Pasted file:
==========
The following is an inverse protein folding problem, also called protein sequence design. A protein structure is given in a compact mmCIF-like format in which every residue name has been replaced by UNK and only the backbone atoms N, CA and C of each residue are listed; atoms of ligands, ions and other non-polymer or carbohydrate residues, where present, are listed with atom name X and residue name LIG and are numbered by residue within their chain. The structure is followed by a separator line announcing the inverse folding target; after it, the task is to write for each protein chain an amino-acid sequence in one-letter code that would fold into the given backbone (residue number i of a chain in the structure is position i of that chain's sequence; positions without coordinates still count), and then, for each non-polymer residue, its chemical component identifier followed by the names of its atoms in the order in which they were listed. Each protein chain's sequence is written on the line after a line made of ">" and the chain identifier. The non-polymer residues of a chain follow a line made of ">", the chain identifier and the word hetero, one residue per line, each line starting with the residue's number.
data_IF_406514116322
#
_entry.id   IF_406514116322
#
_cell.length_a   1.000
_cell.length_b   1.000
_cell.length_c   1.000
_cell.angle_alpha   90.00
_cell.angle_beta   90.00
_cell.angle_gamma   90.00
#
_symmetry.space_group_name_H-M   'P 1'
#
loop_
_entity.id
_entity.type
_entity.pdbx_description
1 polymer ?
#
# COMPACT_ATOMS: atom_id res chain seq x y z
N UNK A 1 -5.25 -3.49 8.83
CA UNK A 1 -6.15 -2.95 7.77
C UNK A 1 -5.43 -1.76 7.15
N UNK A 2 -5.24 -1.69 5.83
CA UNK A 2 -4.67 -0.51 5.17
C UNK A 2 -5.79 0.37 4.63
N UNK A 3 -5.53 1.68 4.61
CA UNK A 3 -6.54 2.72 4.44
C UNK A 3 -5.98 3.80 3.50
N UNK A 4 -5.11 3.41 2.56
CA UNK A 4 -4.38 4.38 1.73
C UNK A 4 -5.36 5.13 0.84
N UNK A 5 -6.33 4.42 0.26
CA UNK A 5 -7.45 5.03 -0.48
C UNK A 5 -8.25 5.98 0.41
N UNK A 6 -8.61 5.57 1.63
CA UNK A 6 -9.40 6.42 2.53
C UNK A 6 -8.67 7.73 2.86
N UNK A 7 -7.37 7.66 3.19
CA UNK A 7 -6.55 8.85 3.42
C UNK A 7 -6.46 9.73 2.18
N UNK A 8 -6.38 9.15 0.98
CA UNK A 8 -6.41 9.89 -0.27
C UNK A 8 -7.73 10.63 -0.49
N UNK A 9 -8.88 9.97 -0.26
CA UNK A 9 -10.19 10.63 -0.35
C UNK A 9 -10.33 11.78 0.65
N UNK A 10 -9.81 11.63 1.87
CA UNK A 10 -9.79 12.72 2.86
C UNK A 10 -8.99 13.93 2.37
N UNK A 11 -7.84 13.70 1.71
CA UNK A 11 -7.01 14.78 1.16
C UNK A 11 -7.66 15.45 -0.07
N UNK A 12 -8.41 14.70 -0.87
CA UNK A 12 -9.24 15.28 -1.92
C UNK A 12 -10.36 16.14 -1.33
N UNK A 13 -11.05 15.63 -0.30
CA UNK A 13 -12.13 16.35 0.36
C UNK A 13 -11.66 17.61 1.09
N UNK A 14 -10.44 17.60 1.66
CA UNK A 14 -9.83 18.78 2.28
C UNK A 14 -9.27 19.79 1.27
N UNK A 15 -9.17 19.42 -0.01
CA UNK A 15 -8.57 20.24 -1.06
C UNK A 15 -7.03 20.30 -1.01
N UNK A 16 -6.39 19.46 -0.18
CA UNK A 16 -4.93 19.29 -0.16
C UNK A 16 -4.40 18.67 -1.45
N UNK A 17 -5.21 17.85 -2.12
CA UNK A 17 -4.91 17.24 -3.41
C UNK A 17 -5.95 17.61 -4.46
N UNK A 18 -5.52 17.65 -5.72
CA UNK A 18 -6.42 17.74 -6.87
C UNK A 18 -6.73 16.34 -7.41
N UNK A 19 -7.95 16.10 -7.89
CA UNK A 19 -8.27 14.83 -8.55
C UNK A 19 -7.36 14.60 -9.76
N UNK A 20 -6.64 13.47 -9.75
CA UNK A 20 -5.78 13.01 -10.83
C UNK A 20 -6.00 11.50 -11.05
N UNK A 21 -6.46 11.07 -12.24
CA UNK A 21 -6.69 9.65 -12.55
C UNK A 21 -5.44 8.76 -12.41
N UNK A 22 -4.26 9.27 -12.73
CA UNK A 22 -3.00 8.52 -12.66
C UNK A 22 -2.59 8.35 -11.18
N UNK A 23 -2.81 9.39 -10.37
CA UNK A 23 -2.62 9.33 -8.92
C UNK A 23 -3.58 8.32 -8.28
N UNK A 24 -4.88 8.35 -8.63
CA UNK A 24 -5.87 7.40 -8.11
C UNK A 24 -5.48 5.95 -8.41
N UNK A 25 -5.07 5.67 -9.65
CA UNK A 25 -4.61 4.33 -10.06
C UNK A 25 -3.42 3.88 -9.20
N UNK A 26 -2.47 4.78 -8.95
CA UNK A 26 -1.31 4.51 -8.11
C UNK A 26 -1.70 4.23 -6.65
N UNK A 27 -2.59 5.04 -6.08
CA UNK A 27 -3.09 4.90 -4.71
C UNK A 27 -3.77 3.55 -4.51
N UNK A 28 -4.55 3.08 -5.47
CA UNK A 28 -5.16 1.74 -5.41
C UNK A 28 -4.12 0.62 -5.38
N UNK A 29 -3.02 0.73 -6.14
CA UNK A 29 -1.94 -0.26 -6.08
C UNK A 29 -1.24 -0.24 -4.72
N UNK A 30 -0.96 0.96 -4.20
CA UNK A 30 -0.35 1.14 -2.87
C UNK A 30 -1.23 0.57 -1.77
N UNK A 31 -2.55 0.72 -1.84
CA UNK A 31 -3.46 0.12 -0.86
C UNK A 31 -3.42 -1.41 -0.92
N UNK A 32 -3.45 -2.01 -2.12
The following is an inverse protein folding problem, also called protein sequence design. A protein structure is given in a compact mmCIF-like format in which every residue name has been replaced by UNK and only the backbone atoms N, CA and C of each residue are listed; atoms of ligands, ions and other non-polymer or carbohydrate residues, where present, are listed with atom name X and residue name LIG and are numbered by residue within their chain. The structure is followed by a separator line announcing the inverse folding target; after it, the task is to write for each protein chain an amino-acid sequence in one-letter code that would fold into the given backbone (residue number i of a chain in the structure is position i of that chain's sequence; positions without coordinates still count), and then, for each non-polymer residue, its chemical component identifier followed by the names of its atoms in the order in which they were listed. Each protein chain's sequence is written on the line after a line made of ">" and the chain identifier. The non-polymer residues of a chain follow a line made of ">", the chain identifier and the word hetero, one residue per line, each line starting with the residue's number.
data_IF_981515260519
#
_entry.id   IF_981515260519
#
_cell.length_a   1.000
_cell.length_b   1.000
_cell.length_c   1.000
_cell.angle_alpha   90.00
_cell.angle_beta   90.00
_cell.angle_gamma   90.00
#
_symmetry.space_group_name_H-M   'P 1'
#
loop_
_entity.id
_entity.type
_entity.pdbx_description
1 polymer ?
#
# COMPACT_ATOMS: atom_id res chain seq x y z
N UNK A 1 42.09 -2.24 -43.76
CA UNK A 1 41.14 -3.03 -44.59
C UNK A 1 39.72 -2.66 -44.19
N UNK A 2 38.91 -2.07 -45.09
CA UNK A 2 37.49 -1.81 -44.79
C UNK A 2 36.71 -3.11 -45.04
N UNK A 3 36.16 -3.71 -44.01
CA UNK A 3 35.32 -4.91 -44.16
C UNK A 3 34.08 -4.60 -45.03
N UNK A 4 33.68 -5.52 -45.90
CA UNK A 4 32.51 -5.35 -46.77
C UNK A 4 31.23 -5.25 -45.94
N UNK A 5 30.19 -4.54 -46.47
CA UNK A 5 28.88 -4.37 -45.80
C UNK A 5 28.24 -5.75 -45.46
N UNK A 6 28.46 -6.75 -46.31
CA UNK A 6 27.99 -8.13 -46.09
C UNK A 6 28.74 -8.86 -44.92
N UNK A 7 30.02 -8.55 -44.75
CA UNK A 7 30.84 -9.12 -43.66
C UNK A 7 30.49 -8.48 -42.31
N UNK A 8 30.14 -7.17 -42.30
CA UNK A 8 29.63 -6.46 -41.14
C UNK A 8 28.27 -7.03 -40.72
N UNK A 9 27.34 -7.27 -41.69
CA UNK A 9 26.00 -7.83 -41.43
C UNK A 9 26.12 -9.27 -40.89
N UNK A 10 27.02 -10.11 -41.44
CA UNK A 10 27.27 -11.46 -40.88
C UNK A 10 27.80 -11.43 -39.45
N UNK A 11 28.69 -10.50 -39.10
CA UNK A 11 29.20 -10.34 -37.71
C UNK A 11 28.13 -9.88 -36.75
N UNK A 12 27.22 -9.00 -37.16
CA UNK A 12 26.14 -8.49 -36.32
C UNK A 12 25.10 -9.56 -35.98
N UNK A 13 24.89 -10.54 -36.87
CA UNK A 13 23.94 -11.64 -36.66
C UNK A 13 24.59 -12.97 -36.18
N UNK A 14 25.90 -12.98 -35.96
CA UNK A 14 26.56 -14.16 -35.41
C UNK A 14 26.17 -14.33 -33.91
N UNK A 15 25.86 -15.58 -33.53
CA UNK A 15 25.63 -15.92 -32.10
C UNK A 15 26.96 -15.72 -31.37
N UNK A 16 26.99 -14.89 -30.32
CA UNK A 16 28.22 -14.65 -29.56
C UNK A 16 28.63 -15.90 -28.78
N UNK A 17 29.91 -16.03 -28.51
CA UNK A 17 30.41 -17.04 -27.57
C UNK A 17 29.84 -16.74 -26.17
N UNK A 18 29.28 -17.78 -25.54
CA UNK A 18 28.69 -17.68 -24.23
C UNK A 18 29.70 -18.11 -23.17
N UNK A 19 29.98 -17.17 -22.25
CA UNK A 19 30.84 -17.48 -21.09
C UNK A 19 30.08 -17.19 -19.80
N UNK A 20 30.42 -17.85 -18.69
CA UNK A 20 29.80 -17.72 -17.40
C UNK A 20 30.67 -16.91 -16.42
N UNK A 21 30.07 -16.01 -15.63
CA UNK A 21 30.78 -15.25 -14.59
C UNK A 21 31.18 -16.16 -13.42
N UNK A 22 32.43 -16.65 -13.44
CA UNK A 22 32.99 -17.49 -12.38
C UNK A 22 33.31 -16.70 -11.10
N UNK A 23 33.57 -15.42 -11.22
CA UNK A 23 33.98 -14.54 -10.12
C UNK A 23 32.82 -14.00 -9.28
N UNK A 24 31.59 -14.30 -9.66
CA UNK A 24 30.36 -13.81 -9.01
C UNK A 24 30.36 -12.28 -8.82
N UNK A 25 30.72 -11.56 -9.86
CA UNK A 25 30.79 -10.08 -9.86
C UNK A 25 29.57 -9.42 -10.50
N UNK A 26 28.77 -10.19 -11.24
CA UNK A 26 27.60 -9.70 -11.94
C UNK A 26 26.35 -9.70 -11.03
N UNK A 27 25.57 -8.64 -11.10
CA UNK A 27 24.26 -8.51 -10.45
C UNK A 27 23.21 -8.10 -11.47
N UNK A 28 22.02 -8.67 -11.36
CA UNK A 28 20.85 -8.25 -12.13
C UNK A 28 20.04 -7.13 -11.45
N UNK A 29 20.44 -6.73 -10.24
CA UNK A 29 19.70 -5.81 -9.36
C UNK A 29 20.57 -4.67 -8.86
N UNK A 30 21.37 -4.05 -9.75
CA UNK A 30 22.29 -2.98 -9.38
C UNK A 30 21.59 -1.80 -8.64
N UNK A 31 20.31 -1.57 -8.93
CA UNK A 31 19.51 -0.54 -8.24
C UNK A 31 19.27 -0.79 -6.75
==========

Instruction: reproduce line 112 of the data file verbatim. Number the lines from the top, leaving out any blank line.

N UNK A 31 -2.55 0.72 -1.84